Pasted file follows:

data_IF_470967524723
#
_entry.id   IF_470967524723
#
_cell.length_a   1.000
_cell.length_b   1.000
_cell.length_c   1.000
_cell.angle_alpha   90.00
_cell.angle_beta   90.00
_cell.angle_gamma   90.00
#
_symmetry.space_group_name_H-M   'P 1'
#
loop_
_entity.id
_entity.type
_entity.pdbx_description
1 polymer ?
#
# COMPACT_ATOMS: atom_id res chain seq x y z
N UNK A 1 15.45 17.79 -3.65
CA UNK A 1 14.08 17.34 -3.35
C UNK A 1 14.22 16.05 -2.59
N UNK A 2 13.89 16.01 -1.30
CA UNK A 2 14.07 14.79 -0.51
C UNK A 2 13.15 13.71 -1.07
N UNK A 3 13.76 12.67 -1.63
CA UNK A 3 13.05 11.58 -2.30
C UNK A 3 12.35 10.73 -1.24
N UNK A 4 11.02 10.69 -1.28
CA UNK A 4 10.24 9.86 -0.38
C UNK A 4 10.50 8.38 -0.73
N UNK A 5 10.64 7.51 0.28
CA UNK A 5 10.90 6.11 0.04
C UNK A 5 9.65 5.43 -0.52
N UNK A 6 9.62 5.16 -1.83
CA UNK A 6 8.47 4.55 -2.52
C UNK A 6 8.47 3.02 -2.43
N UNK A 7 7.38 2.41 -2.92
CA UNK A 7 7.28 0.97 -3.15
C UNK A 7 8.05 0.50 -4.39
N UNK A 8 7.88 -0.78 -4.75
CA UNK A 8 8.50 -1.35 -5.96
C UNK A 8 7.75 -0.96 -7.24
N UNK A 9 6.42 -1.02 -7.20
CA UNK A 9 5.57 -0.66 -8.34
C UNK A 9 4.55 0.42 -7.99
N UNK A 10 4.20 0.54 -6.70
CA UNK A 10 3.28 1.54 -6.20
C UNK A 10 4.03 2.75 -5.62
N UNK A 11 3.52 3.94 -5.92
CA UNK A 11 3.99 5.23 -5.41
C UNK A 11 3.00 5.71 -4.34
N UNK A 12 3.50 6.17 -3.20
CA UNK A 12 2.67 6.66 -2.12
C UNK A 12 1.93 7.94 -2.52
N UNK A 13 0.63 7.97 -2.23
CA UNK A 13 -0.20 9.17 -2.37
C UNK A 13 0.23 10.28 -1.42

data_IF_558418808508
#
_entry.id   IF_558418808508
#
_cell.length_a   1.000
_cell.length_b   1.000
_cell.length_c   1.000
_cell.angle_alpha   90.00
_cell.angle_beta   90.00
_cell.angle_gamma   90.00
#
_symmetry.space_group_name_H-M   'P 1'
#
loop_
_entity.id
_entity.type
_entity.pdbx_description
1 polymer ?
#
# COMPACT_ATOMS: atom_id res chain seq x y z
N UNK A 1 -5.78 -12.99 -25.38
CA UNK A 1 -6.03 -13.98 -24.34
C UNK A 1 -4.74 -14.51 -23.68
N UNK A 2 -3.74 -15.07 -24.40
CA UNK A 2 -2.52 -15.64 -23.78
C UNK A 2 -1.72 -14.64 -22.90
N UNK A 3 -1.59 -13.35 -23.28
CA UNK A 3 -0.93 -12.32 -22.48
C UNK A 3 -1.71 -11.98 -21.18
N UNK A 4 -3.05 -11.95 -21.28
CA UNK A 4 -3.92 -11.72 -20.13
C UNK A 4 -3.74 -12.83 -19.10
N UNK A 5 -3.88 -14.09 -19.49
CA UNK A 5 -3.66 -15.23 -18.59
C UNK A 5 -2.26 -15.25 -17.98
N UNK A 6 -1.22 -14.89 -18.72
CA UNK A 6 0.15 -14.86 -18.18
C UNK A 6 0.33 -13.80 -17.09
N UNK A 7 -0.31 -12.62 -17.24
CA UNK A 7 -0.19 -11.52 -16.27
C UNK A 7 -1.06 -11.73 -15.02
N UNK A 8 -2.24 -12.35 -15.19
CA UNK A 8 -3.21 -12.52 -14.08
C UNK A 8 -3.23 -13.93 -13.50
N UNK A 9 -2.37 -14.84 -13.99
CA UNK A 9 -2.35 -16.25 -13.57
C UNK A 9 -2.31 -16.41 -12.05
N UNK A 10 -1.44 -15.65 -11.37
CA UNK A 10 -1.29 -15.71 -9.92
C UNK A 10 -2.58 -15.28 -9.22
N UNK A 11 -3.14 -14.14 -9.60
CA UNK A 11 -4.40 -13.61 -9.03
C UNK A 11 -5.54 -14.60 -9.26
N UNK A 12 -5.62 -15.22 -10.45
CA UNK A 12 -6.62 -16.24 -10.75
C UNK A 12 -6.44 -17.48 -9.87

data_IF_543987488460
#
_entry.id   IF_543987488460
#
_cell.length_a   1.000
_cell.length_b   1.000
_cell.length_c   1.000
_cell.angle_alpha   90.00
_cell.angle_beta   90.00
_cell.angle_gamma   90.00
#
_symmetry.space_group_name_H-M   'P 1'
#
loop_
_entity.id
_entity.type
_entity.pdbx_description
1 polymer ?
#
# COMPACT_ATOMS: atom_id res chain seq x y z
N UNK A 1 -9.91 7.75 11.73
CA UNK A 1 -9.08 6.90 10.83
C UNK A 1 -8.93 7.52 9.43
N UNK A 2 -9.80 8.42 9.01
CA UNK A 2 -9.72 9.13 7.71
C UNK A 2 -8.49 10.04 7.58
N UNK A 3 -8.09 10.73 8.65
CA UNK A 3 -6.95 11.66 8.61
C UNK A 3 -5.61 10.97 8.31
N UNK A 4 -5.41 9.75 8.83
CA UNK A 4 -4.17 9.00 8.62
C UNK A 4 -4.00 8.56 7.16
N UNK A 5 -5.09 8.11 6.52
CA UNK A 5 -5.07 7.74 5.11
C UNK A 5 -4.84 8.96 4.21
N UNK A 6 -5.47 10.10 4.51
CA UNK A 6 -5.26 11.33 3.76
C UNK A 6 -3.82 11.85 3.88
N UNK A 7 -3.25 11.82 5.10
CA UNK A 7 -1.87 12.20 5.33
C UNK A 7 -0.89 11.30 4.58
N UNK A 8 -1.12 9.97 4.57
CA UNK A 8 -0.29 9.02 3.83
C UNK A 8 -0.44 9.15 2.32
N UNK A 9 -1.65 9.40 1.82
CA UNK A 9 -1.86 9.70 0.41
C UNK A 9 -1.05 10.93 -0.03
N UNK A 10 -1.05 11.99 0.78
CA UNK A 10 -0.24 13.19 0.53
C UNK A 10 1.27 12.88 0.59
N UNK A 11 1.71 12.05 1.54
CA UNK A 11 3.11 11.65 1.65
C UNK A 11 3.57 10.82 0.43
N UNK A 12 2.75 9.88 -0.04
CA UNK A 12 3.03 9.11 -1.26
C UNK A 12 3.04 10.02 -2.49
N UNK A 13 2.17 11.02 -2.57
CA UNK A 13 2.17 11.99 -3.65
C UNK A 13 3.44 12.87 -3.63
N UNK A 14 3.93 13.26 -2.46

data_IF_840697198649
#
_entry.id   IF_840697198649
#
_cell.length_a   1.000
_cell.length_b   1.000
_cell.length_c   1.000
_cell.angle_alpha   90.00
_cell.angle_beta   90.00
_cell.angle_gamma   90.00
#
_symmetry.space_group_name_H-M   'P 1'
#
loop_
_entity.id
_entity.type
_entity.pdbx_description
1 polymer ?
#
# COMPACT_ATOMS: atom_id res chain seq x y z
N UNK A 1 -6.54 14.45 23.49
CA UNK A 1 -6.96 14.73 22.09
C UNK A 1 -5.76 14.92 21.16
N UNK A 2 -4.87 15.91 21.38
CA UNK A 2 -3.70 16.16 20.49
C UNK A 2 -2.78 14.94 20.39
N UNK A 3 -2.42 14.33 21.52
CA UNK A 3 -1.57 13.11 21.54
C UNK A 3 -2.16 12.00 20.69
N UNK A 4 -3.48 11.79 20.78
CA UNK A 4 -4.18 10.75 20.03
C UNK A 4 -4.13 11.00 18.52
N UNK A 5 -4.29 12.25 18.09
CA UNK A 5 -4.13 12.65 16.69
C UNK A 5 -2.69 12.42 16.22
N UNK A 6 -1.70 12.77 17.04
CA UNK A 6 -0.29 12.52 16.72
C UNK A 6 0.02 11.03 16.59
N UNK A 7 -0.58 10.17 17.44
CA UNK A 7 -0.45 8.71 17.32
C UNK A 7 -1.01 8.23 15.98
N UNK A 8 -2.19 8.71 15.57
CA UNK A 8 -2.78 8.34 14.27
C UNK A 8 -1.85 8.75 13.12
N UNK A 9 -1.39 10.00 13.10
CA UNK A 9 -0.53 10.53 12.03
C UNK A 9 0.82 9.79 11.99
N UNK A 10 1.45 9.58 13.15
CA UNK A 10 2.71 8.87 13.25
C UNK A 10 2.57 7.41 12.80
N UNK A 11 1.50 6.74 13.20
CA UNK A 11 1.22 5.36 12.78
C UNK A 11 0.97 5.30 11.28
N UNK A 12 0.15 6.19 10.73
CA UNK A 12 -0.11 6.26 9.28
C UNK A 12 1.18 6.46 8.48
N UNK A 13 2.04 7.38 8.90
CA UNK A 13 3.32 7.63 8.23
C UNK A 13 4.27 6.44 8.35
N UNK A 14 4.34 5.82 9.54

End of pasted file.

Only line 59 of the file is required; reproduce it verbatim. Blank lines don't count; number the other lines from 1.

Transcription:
C UNK A 13 0.23 10.28 -1.42